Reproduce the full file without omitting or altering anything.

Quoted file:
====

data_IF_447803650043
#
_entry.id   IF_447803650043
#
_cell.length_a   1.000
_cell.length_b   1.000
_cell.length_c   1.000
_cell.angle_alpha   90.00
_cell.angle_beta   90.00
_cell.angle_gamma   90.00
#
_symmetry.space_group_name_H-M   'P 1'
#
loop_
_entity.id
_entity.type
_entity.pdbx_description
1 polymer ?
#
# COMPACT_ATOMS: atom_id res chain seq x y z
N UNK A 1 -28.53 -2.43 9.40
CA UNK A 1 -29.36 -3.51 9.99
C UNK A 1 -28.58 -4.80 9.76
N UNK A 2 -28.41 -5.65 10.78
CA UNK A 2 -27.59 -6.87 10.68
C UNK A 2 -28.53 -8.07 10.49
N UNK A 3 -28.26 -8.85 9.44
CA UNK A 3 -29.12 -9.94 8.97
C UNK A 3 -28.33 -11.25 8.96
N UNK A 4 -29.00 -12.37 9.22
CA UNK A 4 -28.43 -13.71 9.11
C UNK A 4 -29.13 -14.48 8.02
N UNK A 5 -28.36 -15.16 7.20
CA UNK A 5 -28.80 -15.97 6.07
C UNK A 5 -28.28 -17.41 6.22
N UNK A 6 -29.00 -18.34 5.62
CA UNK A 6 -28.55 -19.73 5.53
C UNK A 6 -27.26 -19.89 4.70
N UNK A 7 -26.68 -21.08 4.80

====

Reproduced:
data_IF_447803650043
#
_entry.id   IF_447803650043
#
_cell.length_a   1.000
_cell.length_b   1.000
_cell.length_c   1.000
_cell.angle_alpha   90.00
_cell.angle_beta   90.00
_cell.angle_gamma   90.00
#
_symmetry.space_group_name_H-M   'P 1'
#
loop_
_entity.id
_entity.type
_entity.pdbx_description
1 polymer ?
#
# COMPACT_ATOMS: atom_id res chain seq x y z
N UNK A 1 -28.53 -2.43 9.40
CA UNK A 1 -29.36 -3.51 9.99
C UNK A 1 -28.58 -4.80 9.76
N UNK A 2 -28.41 -5.65 10.78
CA UNK A 2 -27.59 -6.87 10.68
C UNK A 2 -28.53 -8.07 10.49
N UNK A 3 -28.26 -8.85 9.44
CA UNK A 3 -29.12 -9.94 8.97
C UNK A 3 -28.33 -11.25 8.96
N UNK A 4 -29.00 -12.37 9.22
CA UNK A 4 -28.43 -13.71 9.11
C UNK A 4 -29.13 -14.48 8.02
N UNK A 5 -28.36 -15.16 7.20
CA UNK A 5 -28.80 -15.97 6.07
C UNK A 5 -28.28 -17.41 6.22
N UNK A 6 -29.00 -18.34 5.62
CA UNK A 6 -28.55 -19.73 5.53
C UNK A 6 -27.26 -19.89 4.70
N UNK A 7 -26.68 -21.08 4.80